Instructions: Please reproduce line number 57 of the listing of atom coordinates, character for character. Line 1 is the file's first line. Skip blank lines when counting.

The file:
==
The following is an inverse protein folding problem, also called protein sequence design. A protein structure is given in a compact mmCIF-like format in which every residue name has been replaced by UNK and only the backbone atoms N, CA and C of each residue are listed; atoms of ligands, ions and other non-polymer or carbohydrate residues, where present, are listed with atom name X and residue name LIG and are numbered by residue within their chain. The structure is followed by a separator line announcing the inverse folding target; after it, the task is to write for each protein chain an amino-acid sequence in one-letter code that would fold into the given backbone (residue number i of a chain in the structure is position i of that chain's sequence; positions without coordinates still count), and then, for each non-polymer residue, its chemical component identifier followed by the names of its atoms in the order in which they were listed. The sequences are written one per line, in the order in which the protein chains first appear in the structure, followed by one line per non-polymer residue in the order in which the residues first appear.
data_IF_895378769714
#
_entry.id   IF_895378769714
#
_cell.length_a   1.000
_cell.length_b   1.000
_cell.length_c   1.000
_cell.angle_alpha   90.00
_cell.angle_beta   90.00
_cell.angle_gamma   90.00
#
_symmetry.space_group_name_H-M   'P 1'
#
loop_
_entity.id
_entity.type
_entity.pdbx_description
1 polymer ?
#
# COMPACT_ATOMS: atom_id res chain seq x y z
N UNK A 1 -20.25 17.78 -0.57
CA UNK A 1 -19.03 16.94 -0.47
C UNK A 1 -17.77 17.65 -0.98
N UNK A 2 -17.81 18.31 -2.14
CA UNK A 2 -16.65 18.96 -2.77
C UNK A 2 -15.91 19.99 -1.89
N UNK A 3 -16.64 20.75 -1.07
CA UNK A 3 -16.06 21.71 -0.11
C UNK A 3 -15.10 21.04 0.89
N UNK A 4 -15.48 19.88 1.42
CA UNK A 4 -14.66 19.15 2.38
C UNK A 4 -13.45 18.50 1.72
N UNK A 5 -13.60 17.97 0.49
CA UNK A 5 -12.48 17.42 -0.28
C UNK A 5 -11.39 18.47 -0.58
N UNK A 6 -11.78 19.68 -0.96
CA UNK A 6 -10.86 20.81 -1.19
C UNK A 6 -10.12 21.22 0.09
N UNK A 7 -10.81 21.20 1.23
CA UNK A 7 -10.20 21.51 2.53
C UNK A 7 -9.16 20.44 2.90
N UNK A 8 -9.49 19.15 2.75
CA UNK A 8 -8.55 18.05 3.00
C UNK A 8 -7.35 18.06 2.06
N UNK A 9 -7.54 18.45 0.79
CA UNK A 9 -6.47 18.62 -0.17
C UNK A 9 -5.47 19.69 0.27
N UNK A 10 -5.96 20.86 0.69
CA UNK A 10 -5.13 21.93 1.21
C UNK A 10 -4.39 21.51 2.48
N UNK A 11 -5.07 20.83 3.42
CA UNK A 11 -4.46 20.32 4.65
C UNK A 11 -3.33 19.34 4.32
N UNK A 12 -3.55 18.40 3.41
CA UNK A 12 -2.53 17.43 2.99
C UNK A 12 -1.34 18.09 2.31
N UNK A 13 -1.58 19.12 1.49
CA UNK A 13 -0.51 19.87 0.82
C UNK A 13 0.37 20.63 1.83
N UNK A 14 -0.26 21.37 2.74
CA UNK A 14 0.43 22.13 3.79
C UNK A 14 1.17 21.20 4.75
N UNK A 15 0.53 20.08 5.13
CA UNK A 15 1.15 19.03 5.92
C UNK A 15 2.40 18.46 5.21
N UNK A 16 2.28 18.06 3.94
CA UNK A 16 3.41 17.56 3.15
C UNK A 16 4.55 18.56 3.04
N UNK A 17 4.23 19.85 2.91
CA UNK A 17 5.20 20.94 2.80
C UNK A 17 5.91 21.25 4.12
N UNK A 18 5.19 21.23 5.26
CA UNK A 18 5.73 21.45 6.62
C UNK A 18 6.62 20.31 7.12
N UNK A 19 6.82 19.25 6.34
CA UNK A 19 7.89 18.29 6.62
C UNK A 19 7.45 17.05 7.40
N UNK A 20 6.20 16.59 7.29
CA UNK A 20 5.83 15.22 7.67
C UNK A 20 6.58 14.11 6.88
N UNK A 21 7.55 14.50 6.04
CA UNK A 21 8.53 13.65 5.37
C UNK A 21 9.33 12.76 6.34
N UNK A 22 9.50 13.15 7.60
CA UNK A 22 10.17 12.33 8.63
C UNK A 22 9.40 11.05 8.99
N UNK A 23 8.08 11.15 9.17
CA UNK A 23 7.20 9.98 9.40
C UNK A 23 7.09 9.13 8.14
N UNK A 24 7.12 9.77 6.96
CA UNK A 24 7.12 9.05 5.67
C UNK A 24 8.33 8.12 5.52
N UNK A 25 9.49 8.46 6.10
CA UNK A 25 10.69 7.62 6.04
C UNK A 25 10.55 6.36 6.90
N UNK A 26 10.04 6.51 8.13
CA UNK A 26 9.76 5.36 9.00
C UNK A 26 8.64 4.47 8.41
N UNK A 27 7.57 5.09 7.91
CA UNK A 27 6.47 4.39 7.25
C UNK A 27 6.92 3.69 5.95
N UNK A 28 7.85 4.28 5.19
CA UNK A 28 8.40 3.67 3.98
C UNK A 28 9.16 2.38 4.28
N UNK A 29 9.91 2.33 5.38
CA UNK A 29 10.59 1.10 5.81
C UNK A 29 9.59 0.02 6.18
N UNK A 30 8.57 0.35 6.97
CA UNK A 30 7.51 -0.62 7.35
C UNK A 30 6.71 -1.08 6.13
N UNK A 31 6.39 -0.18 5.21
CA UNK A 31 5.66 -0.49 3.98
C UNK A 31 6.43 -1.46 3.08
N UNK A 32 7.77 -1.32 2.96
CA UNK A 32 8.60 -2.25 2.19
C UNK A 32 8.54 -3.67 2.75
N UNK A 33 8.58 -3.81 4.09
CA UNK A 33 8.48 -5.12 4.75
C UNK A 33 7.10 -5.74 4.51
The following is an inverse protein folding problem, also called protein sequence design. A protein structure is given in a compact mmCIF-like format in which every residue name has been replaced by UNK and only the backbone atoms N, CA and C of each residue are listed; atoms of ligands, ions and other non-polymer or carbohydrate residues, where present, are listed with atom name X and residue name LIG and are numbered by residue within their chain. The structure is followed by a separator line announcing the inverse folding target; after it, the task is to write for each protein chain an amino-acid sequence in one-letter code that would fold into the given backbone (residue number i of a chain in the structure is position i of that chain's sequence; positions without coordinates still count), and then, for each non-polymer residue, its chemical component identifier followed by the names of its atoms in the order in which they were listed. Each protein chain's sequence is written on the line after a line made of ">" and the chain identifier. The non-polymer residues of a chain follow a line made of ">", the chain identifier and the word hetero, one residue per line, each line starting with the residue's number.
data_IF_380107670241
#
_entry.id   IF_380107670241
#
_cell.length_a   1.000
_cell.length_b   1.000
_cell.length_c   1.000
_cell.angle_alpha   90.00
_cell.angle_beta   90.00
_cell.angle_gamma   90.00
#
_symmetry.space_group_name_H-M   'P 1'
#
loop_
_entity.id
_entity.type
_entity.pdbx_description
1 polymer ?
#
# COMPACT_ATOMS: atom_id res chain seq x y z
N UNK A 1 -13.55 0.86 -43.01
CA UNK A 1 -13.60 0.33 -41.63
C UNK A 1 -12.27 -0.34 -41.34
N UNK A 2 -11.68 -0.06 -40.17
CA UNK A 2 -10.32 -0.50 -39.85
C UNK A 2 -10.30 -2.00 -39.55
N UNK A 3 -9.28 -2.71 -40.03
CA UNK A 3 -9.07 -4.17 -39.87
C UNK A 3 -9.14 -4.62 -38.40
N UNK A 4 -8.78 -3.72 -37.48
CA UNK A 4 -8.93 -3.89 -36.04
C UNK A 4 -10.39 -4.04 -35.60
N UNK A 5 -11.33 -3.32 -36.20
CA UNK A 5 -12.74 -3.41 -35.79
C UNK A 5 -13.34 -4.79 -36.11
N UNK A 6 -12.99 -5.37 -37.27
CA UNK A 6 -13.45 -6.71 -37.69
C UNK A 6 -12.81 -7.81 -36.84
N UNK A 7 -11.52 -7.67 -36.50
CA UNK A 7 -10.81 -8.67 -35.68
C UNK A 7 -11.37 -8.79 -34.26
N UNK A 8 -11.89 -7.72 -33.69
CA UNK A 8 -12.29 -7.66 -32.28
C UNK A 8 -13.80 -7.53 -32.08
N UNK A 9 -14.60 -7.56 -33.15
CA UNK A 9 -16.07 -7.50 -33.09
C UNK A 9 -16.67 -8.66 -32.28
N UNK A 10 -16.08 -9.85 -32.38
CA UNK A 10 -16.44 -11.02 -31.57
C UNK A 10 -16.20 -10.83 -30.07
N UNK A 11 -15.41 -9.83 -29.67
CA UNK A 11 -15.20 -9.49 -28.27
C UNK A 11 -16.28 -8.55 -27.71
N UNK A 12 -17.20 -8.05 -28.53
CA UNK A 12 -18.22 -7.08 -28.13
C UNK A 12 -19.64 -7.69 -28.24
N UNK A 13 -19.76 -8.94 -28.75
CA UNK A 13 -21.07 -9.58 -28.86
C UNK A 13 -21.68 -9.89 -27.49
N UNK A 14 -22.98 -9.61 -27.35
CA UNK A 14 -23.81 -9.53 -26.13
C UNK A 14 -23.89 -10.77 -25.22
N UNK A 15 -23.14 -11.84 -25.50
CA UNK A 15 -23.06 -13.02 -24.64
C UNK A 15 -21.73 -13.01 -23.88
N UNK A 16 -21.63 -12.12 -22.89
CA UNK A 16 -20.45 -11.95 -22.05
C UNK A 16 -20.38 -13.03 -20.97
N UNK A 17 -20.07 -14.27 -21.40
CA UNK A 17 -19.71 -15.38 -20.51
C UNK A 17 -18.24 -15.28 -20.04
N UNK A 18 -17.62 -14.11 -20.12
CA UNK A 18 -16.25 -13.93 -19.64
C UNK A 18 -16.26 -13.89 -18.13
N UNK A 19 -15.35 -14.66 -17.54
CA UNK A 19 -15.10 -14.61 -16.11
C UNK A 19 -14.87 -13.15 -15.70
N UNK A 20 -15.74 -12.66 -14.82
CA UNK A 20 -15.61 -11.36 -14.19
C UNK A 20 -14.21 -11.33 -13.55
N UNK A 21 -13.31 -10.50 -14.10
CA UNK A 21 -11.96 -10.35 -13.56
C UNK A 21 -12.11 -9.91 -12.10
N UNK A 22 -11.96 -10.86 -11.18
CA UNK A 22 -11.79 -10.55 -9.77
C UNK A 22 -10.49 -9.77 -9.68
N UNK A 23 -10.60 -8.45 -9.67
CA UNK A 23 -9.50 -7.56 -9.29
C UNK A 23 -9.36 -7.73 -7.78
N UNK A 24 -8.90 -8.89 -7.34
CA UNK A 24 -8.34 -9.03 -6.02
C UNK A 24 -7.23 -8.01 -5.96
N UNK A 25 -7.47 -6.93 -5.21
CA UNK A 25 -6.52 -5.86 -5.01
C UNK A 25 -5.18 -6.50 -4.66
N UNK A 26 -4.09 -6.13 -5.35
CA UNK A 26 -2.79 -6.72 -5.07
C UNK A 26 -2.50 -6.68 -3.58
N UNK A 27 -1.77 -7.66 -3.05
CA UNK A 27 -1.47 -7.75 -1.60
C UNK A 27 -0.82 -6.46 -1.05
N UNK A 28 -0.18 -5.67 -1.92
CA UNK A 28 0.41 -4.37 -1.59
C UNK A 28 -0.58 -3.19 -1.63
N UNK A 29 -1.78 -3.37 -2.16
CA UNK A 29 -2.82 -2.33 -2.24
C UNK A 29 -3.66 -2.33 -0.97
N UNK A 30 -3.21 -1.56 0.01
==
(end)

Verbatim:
C UNK A 12 -1.34 18.09 2.31